Access is the first casualty
The old truism in war from a journalist's perspective had been "truth is the first casualty." The Israeli incursion into the Gaza ghetto reminds us of a new reality for journalists that can be tracked back at least as far as the U.S.'s heroic suppression of the island paradise of Grenada: "access is the first casualty." Keep the journalists out, keep the bloodshed and mayhem off the evening news, and you can keep an otherwise appalling conflict going.
I have marveled at the lack of public indignation in the U.S. and even among average Israelis at the horrendous suffering being inflicted on the civilian population of Gaza, 56 percent of which is under the age of 18. At press time more than 1,010 have been killed, at least half of them noncombatants with as many as 310 or more children among the dead and nearly 5,000 have been wounded, many horribly disfigured by mortar fragments, stray bullets, and white phosphorus burns. Yet this 20th day into the bombing and ground war of essentially one of the most crowded cities on earth there is barely a glimmer of public disquiet in the United States. In Israel, though there are some indications of a reawakening among the peace wing, the war is hugely popular despite the overwhelming revulsion of the rest of the world to this brutal spectacle.
Gaza's 1.4 million civilians have now endured three weeks of daily bombardment and the near complete destruction of their infrastructure. The Gaza water system has been demolished, and every kind of basic necessity, food, fuel, medical supplies, has become unavailable to Gaza's civilians, and a UN compound were such supplies were being stockpiled and distributed demolished. Meanwhile, the Israel Defense Forces' leadership has essentially acknowledged that it will continue to hammer the civilian population to pressure Hamas and protect IDF's professional soldiers, who so far have suffered the highest casualties from friendly fire. All this, and the U.S. public remains largely silent.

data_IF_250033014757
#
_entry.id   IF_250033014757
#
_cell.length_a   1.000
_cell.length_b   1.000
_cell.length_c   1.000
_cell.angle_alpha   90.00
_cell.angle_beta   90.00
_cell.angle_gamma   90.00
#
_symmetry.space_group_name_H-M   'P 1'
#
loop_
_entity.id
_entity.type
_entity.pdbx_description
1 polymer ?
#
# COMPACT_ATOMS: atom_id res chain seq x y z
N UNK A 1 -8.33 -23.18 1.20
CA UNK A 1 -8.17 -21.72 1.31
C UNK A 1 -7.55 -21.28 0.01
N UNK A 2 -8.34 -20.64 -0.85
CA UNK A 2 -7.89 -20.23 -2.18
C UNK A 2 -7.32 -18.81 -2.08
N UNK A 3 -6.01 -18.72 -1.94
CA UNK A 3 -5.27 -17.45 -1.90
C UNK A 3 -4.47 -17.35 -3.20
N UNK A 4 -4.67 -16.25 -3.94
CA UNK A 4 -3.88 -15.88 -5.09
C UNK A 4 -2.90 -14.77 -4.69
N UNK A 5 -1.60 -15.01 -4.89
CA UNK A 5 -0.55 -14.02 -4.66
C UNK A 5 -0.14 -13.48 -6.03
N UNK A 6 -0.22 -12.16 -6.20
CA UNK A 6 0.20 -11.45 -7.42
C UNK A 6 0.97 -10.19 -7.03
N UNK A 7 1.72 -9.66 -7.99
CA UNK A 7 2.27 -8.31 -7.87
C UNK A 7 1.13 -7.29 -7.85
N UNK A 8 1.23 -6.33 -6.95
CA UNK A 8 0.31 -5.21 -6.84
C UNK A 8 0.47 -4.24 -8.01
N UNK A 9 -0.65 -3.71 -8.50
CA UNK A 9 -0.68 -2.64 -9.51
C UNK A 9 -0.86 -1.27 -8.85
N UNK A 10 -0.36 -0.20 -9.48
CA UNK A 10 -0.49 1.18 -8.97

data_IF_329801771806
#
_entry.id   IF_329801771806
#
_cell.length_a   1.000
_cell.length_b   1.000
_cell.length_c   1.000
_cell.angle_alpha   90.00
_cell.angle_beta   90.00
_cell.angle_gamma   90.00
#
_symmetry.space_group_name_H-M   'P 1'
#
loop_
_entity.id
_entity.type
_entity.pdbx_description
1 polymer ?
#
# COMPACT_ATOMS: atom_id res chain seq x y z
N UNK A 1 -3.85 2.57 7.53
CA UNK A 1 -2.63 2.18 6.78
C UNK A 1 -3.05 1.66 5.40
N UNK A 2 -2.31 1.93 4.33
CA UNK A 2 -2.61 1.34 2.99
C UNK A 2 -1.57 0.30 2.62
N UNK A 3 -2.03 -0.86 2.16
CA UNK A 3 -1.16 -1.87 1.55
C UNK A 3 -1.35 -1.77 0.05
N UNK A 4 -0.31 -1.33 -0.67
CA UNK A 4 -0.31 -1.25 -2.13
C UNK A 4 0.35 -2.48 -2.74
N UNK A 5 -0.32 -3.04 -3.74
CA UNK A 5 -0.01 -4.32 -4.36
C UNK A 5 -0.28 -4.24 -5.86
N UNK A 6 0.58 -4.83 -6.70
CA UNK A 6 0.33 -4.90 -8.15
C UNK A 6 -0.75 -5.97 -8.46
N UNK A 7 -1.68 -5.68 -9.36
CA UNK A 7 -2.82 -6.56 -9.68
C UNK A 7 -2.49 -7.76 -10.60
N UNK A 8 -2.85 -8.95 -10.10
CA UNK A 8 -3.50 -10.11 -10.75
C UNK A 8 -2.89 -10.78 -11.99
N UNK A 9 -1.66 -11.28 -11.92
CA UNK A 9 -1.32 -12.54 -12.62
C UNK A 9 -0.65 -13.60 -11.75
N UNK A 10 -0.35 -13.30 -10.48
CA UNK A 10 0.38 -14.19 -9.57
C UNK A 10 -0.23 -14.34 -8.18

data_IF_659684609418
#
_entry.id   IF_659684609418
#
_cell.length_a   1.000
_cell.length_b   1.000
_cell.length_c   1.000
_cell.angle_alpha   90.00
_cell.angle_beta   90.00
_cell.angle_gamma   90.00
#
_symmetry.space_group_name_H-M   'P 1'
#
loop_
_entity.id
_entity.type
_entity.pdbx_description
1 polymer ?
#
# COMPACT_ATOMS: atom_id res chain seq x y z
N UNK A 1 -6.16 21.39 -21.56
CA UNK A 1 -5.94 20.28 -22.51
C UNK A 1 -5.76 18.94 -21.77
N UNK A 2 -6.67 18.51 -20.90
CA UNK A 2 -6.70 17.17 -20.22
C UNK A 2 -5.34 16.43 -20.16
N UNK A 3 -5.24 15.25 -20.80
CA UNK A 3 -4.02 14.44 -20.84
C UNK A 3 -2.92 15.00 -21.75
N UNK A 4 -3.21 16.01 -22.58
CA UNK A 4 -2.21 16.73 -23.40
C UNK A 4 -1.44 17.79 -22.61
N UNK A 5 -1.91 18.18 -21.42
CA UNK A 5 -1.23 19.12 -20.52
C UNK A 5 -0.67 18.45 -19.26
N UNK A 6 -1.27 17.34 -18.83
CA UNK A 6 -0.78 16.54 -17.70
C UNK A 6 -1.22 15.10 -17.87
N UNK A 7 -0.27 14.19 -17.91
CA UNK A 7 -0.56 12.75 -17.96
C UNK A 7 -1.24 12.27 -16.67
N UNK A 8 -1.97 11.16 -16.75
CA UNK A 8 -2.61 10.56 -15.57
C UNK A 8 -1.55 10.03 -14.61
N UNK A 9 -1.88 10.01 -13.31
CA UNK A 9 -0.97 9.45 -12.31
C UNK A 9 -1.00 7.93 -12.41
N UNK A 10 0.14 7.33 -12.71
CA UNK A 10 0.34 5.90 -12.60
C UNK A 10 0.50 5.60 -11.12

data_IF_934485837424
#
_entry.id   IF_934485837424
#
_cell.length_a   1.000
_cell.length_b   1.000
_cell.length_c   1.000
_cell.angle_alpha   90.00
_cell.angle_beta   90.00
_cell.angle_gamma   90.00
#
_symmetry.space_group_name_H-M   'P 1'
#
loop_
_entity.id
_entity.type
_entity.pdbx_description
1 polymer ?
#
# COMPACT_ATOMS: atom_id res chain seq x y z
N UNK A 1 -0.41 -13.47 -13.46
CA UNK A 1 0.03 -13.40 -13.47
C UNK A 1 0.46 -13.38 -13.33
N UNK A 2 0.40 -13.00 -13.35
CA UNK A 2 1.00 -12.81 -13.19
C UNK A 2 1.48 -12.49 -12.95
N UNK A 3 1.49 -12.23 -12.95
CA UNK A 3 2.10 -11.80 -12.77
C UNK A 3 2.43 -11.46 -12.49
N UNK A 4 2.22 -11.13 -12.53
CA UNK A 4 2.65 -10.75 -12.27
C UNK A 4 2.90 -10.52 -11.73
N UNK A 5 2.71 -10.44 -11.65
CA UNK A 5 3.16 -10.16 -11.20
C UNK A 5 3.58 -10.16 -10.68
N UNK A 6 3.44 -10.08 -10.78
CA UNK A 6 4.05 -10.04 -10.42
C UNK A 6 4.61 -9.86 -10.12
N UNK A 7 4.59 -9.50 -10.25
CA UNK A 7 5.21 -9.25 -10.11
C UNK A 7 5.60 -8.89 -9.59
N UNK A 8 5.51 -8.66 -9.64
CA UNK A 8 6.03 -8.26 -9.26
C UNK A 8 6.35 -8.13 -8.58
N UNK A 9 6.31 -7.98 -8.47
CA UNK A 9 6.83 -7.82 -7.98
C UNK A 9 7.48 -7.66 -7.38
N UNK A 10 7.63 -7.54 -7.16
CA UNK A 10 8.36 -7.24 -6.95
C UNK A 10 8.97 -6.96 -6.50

Part of the reason for the lack of public uneasiness with the IDF's brute display in Gaza has got to be traceable to the news coverage. Israelis and Americans have been primarily treated to IDF-censored reports of Israeli soldiers marching into abandoned Gaza neighborhoods, knocking over the odd empty building, or detailing the discovery of arms caches in schools, mosques, and the like. U.S. journalists, completely barred by the IDF from Gaza, are reduced to clownish imitations of journalism, standing miles from the border in flack-jacketed impotence, parroting press releases and pointing lamely toward the billowing smoke and bomb concussions they are witnessing from miles away.
The "press" emanating out of this war, just as our own warmaking in Iraq has been (remember the restrictions even on photographs of the flag draped returning dead from Baghdad) is being aggressively managed . It's hard to believe that the incursion could have continued this long if civilized people could have gotten a real view from the streets of Gaza where all the rhetoric and posturing ends and the tremendous suffering of the innocent begins.
Meanwhile, journalist Gordon Levy continues to make himself deeply unpopular in Israel by pointing out the obvious.
The photo illustrating today's post is courtesy of Caritas Internationalis . Here one of their workers points to what remains of one of their medical clinics after it was struck two days ago by an IDF, no doubt U.S. made, missile.